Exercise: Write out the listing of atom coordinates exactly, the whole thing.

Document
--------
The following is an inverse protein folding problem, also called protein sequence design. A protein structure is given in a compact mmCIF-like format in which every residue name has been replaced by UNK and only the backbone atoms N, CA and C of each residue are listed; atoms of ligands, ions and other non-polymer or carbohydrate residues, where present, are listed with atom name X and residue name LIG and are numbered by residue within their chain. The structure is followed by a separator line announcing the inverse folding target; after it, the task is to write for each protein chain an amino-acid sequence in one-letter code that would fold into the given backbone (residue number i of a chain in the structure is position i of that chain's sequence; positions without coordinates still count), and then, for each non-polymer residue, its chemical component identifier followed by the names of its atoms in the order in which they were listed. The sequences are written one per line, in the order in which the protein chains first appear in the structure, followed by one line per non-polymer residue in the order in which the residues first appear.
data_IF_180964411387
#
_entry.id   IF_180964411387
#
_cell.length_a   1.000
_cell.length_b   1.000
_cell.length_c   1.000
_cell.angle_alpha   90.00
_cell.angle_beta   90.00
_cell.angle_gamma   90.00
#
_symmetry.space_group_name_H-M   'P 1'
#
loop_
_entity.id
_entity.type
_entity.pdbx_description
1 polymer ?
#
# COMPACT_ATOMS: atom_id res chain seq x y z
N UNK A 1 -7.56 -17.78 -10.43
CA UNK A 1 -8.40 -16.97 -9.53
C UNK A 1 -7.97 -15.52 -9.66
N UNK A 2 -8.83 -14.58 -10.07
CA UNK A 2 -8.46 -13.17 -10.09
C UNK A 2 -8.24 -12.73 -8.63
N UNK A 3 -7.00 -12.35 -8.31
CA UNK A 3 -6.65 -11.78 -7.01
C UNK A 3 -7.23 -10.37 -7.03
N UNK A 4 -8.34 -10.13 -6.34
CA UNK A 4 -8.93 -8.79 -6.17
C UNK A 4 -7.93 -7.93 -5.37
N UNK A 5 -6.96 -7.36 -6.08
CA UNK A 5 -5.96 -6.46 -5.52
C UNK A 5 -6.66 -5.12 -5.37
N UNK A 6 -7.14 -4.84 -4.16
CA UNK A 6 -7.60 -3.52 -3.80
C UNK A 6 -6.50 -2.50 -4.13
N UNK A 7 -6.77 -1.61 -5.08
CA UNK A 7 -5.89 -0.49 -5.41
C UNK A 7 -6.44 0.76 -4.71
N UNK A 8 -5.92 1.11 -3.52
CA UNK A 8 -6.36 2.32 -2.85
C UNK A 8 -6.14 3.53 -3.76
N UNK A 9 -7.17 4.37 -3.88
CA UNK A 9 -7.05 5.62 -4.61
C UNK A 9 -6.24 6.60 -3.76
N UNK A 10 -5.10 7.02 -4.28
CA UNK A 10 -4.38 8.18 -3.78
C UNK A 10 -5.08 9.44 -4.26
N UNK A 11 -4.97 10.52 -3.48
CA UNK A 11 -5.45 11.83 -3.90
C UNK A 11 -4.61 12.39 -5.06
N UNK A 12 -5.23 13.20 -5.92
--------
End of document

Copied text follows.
The following is an inverse protein folding problem, also called protein sequence design. A protein structure is given in a compact mmCIF-like format in which every residue name has been replaced by UNK and only the backbone atoms N, CA and C of each residue are listed; atoms of ligands, ions and other non-polymer or carbohydrate residues, where present, are listed with atom name X and residue name LIG and are numbered by residue within their chain. The structure is followed by a separator line announcing the inverse folding target; after it, the task is to write for each protein chain an amino-acid sequence in one-letter code that would fold into the given backbone (residue number i of a chain in the structure is position i of that chain's sequence; positions without coordinates still count), and then, for each non-polymer residue, its chemical component identifier followed by the names of its atoms in the order in which they were listed. The sequences are written one per line, in the order in which the protein chains first appear in the structure, followed by one line per non-polymer residue in the order in which the residues first appear.
data_IF_180964411387
#
_entry.id   IF_180964411387
#
_cell.length_a   1.000
_cell.length_b   1.000
_cell.length_c   1.000
_cell.angle_alpha   90.00
_cell.angle_beta   90.00
_cell.angle_gamma   90.00
#
_symmetry.space_group_name_H-M   'P 1'
#
loop_
_entity.id
_entity.type
_entity.pdbx_description
1 polymer ?
#
# COMPACT_ATOMS: atom_id res chain seq x y z
N UNK A 1 -7.56 -17.78 -10.43
CA UNK A 1 -8.40 -16.97 -9.53
C UNK A 1 -7.97 -15.52 -9.66
N UNK A 2 -8.83 -14.58 -10.07
CA UNK A 2 -8.46 -13.17 -10.09
C UNK A 2 -8.24 -12.73 -8.63
N UNK A 3 -7.00 -12.35 -8.31
CA UNK A 3 -6.65 -11.78 -7.01
C UNK A 3 -7.23 -10.37 -7.03
N UNK A 4 -8.34 -10.13 -6.34
CA UNK A 4 -8.93 -8.79 -6.17
C UNK A 4 -7.93 -7.93 -5.37
N UNK A 5 -6.96 -7.36 -6.08
CA UNK A 5 -5.96 -6.46 -5.52
C UNK A 5 -6.66 -5.12 -5.37
N UNK A 6 -7.14 -4.84 -4.16
CA UNK A 6 -7.60 -3.52 -3.80
C UNK A 6 -6.50 -2.50 -4.13
N UNK A 7 -6.77 -1.61 -5.08
CA UNK A 7 -5.89 -0.49 -5.41
C UNK A 7 -6.44 0.76 -4.71
N UNK A 8 -5.92 1.11 -3.52
CA UNK A 8 -6.36 2.32 -2.85
C UNK A 8 -6.14 3.53 -3.76
N UNK A 9 -7.17 4.37 -3.88
CA UNK A 9 -7.05 5.62 -4.61
C UNK A 9 -6.24 6.60 -3.76
N UNK A 10 -5.10 7.02 -4.28
CA UNK A 10 -4.38 8.18 -3.78
C UNK A 10 -5.08 9.44 -4.26
N UNK A 11 -4.97 10.52 -3.48
CA UNK A 11 -5.45 11.83 -3.90
C UNK A 11 -4.61 12.39 -5.06
N UNK A 12 -5.23 13.20 -5.92